Cookbook author Layne Lieberman dished out samples, recipes and tips on how to eat indulgently while staying healthy at an Upper East Side event

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Lieberman signs copies of her new book for fans at an Upper East Side event.

Healthy Eating

At age nine, Layne Lieberman was told she had high cholesterol. Because her family wasn’t exactly accommodating of her needs, she had to learn to navigate the world of food and nutrition herself.

“It was difficult for my parents to grasp the fact that maybe we shouldn’t eat so much fatty food. They made big American breakfasts every morning and served big portions of meat at dinner,” she said. “It was a sign of having a good life back in the ‘70s.”

The young miss Lieberman took on the responsibility of managing her own special diet, developing what would become a lifelong passion for nutrition in the process.

Last Thursday evening, the cholesterol-conscious American Heart Association spokesperson, registered dietitian and new author held a book signing at the Barnes & Noble Upper East Side store, debuting Beyond the Mediterranean Diet: European Secrets of the Super-Healthy just in time to round out American Heart Month. A portion of the proceeds from the event went to the American Heart Association.

Of course, there was food: hors d’oeuvres like smoked salmon with dill and strained yogurt, sandwiches made with low-fat, low-sodium farmer’s cheese, chocolate mousse made with tofu, cocoa, and maple syrup, and pumpkin muffins made with applesauce.

“Nobody could believe it was all healthy!” she said.

The recipes for those dishes and more are included in the book, which chronicles her first-hand experience with European food culture. In it, Lieberman explains how Americans can incorporate the European secrets of healthy eating into their grab-and-go lifestyle.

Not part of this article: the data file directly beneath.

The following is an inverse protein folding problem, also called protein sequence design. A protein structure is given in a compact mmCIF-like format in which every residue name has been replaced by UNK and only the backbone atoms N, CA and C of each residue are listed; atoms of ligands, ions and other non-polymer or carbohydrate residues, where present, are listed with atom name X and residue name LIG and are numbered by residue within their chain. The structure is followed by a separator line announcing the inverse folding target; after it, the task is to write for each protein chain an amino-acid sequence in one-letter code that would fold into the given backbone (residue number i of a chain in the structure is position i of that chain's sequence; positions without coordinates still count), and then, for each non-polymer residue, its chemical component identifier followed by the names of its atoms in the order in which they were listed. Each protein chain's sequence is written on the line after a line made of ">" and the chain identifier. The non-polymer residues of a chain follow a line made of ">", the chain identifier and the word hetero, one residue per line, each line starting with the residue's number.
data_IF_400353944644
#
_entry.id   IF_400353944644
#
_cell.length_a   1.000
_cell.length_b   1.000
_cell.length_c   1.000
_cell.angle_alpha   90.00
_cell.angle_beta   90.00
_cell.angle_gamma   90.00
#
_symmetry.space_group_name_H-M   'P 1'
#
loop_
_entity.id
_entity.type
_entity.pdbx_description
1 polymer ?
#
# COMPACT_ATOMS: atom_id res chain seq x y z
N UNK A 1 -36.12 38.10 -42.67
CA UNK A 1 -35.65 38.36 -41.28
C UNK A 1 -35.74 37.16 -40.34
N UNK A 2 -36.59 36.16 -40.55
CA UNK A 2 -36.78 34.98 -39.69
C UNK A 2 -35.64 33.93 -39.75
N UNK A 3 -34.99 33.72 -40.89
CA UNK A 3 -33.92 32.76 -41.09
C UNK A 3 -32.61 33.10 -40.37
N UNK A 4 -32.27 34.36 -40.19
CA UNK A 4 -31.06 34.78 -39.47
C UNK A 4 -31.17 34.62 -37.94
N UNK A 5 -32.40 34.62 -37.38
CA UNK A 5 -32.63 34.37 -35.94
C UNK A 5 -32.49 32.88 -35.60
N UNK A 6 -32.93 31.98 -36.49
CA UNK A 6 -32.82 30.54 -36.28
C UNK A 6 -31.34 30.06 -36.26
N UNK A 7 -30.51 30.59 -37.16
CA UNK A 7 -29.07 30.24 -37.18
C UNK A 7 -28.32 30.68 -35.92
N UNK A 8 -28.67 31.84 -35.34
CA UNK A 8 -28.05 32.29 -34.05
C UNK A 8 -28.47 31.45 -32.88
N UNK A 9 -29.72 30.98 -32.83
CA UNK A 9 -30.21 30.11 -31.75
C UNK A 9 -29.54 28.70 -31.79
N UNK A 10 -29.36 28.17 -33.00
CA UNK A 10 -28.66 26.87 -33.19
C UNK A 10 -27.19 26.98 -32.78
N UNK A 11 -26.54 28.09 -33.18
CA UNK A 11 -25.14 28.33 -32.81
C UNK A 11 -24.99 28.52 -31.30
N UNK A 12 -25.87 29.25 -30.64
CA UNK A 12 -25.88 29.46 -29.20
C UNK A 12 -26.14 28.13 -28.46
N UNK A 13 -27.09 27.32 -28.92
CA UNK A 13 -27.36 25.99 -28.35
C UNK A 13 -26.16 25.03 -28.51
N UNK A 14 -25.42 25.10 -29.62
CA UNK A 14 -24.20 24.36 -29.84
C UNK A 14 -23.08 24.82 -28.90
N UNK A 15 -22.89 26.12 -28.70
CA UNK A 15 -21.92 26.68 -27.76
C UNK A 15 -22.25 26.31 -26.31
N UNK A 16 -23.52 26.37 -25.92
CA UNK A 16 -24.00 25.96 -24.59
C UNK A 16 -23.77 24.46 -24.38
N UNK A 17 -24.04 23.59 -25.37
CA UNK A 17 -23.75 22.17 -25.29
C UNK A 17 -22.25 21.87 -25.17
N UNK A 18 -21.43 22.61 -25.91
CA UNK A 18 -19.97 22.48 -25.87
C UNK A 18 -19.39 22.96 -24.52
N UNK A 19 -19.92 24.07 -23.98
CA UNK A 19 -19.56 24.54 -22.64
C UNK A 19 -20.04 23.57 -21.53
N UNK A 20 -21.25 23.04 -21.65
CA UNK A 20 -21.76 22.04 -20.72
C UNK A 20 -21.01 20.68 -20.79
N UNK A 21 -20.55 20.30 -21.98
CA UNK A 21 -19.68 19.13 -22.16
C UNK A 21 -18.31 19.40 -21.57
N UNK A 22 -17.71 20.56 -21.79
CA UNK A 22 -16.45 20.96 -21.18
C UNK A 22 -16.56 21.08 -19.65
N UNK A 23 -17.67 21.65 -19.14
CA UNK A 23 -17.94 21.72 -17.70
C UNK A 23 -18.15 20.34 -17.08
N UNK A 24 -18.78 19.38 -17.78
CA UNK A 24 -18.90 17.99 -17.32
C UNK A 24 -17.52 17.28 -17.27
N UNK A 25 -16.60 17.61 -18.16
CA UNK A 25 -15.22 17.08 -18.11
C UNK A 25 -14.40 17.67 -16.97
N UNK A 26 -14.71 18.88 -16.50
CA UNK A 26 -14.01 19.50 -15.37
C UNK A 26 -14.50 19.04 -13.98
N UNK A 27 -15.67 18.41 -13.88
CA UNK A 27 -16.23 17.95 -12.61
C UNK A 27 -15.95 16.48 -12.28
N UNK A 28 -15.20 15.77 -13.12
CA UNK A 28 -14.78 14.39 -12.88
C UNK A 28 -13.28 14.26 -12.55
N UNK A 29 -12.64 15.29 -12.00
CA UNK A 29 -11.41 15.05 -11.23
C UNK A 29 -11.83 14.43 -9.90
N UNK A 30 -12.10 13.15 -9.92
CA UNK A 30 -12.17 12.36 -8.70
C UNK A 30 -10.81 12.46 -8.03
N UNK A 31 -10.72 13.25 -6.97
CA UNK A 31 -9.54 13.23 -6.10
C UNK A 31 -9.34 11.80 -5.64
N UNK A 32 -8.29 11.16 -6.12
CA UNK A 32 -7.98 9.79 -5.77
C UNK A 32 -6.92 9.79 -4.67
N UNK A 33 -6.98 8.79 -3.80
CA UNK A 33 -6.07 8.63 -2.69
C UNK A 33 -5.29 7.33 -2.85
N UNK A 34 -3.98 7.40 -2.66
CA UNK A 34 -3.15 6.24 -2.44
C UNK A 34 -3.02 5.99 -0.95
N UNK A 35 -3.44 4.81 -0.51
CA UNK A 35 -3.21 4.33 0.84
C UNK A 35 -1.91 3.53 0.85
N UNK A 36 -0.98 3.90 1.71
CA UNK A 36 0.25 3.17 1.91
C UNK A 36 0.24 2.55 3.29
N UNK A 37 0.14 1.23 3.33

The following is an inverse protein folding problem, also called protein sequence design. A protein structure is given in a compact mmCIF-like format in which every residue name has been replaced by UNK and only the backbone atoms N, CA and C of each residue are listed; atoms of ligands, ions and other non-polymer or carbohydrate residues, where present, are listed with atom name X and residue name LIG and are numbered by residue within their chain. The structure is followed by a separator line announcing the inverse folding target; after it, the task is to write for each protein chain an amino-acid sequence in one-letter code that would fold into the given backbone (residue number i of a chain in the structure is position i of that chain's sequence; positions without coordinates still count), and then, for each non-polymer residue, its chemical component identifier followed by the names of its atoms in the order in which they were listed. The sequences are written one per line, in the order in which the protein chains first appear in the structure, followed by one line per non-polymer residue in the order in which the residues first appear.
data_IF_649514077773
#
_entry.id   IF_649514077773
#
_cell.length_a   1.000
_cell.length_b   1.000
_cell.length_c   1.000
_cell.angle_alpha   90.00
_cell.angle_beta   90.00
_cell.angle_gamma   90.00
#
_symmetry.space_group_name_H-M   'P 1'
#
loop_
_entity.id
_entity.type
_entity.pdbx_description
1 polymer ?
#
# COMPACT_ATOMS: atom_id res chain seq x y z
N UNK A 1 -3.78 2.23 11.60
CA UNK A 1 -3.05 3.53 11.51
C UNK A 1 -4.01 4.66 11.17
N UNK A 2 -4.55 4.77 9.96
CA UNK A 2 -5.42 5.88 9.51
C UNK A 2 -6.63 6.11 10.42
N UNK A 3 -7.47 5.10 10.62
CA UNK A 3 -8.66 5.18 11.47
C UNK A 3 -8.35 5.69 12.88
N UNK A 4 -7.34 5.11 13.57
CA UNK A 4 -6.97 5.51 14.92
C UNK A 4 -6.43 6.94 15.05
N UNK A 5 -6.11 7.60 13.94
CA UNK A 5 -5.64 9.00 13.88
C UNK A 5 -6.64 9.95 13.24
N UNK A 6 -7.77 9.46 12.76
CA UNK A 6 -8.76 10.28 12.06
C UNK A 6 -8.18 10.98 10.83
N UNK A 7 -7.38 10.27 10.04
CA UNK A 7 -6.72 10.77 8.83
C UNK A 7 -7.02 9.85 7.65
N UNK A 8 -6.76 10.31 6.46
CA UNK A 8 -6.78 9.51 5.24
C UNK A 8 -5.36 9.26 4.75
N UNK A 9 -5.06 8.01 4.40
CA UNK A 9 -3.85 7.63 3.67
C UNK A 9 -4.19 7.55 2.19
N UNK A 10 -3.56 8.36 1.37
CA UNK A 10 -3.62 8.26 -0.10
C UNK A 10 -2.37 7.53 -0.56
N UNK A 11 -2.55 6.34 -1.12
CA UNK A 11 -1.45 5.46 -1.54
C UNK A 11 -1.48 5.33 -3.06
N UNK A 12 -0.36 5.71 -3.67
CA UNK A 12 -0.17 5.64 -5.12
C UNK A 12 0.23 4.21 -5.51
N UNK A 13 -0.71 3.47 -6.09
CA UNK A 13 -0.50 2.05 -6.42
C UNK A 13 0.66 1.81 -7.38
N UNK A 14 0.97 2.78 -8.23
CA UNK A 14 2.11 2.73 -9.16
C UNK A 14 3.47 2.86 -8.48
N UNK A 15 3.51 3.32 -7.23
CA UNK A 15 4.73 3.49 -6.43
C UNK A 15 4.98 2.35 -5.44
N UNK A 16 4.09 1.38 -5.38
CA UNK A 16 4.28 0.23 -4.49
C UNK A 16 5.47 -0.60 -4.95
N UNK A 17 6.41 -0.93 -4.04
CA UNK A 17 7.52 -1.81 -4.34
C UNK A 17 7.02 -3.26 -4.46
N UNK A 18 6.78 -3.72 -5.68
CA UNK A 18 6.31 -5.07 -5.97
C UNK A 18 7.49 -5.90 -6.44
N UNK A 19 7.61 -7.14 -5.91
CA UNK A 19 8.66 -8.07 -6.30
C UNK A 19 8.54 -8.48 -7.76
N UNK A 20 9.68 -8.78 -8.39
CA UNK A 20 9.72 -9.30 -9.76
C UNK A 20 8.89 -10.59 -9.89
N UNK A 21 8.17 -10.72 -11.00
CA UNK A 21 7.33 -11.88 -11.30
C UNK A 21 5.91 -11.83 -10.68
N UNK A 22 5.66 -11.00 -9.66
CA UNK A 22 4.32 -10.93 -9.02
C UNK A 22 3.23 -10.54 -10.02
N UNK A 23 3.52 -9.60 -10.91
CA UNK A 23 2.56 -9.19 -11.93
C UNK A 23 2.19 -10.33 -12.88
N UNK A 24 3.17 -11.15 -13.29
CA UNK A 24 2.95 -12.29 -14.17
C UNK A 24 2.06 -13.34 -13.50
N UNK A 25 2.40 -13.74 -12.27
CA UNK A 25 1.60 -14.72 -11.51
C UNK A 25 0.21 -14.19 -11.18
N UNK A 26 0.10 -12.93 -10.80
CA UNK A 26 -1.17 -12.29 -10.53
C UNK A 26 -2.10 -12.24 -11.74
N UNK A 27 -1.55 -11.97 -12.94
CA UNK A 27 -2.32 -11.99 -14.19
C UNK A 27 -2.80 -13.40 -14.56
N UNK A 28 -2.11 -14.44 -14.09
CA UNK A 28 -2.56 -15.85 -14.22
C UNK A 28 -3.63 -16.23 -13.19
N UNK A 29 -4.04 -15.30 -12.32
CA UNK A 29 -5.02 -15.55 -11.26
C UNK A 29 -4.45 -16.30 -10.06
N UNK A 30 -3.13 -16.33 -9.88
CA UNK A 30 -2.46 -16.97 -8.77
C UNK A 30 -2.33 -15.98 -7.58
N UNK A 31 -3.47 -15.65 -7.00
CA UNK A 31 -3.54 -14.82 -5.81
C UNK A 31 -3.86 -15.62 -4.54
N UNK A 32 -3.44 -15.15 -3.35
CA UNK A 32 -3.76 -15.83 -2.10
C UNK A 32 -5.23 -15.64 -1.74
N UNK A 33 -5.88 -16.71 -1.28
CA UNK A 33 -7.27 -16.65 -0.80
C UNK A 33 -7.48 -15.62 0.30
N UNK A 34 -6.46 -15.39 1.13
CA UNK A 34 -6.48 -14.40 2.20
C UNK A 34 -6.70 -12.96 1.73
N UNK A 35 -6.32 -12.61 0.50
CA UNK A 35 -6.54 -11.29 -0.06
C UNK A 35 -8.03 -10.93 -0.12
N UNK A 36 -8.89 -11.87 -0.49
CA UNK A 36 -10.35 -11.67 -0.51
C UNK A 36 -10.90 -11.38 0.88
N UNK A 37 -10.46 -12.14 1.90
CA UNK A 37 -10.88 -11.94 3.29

Americans have been following the “Mediterranean Diet” model for years, replacing butter and beef with olive oil and seafood, but Lieberman noticed that Europeans have been able to achieve some of the highest health statistic rates in the world without having to take that route.

“Italians, for example, would never drink orange juice from a container, they go buy fresh OJ, or they squeeze two oranges and that’s it,” she said. “They have a low sugar diet, naturally, and wouldn’t think of buying a carton that’s been sitting around for a while.”

During her time overseas, Lieberman observed that people in Europe’s three healthiest countries — France, Italy, and Switzerland — have figured out a wholesome diet that includs pasta, cheese, bread and chocolate. Thus, Lieberman believes she holds the secret to eating those and other foods while staying fit.

It might seem obvious, but one of the tricks to being able to eat what you want is using a smaller plate and controlling your portions, she said.

“The French diet works because portion sizes are normal. Meat or poultry is three to six ounces, and pasta is about one cup, cooked,” she explained.

It’s also important to be mindful of the quality of your ingredients.

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Readers sampled tastes of Lieberman’s healthy recipes.

“The Swiss consume an average of three servings of dairy a day, but the dairy cows aren’t injected with hormones,” Lieberman said. “Low-fat, hormone-free milk and yogurt are the way to go; they prevent osteoporosis and control blood sugar and blood pressure.”

Also, she says, try serving sauce underneath the food at the bottom of the plate, rather than drowning the food in it by pouring it on top—this French technique will help cut out fat.

And, try pacing yourself so that you’re taking about twenty minutes to eat your meal — that’s how long it takes for the brain to register fullness.

Lieberman’s book also features a supermarket shopping guide and tips on how to “order boldly” when eating out. Needless to say, she’s very popular among her Upper East Side friends.

“They love going out to dinner with me because they don’t have to figure out what they’re going to order,” she said. “They say, ‘I’ll have what she’s having.’”